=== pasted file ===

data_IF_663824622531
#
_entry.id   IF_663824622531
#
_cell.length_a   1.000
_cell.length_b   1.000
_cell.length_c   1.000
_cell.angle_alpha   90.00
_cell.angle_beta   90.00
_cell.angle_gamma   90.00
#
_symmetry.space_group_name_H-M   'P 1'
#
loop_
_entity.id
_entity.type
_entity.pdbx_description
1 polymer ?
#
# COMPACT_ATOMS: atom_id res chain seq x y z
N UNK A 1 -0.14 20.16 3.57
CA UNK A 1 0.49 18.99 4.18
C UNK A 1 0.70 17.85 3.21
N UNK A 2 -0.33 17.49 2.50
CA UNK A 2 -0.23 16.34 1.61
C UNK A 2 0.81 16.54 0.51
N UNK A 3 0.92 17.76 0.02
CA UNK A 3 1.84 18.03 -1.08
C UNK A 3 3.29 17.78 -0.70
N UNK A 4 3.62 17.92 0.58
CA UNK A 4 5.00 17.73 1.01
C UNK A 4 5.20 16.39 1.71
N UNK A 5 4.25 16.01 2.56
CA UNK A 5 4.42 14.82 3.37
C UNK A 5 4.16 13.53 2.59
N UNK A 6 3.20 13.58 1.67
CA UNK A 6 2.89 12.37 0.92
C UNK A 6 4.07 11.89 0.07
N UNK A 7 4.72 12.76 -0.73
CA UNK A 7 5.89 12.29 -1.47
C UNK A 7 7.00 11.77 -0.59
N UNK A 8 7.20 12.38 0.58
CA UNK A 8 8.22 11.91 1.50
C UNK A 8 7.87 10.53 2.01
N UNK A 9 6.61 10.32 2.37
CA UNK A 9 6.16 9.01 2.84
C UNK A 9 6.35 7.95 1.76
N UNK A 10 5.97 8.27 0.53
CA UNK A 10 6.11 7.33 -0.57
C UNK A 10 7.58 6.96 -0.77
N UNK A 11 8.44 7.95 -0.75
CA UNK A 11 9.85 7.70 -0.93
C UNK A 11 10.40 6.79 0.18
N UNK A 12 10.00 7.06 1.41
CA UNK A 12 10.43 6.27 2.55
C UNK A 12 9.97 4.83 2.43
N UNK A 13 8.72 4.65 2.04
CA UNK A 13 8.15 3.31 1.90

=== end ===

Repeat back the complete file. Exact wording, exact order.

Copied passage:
data_IF_663824622531
#
_entry.id   IF_663824622531
#
_cell.length_a   1.000
_cell.length_b   1.000
_cell.length_c   1.000
_cell.angle_alpha   90.00
_cell.angle_beta   90.00
_cell.angle_gamma   90.00
#
_symmetry.space_group_name_H-M   'P 1'
#
loop_
_entity.id
_entity.type
_entity.pdbx_description
1 polymer ?
#
# COMPACT_ATOMS: atom_id res chain seq x y z
N UNK A 1 -0.14 20.16 3.57
CA UNK A 1 0.49 18.99 4.18
C UNK A 1 0.70 17.85 3.21
N UNK A 2 -0.33 17.49 2.50
CA UNK A 2 -0.23 16.34 1.61
C UNK A 2 0.81 16.54 0.51
N UNK A 3 0.92 17.76 0.02
CA UNK A 3 1.84 18.03 -1.08
C UNK A 3 3.29 17.78 -0.70
N UNK A 4 3.62 17.92 0.58
CA UNK A 4 5.00 17.73 1.01
C UNK A 4 5.20 16.39 1.71
N UNK A 5 4.25 16.01 2.56
CA UNK A 5 4.42 14.82 3.37
C UNK A 5 4.16 13.53 2.59
N UNK A 6 3.20 13.58 1.67
CA UNK A 6 2.89 12.37 0.92
C UNK A 6 4.07 11.89 0.07
N UNK A 7 4.72 12.76 -0.73
CA UNK A 7 5.89 12.29 -1.47
C UNK A 7 7.00 11.77 -0.59
N UNK A 8 7.20 12.38 0.58
CA UNK A 8 8.22 11.91 1.50
C UNK A 8 7.87 10.53 2.01
N UNK A 9 6.61 10.32 2.37
CA UNK A 9 6.16 9.01 2.84
C UNK A 9 6.35 7.95 1.76
N UNK A 10 5.97 8.27 0.53
CA UNK A 10 6.11 7.33 -0.57
C UNK A 10 7.58 6.96 -0.77
N UNK A 11 8.44 7.95 -0.75
CA UNK A 11 9.85 7.70 -0.93
C UNK A 11 10.40 6.79 0.18
N UNK A 12 10.00 7.06 1.41
CA UNK A 12 10.43 6.27 2.55
C UNK A 12 9.97 4.83 2.43
N UNK A 13 8.72 4.65 2.04
CA UNK A 13 8.15 3.31 1.90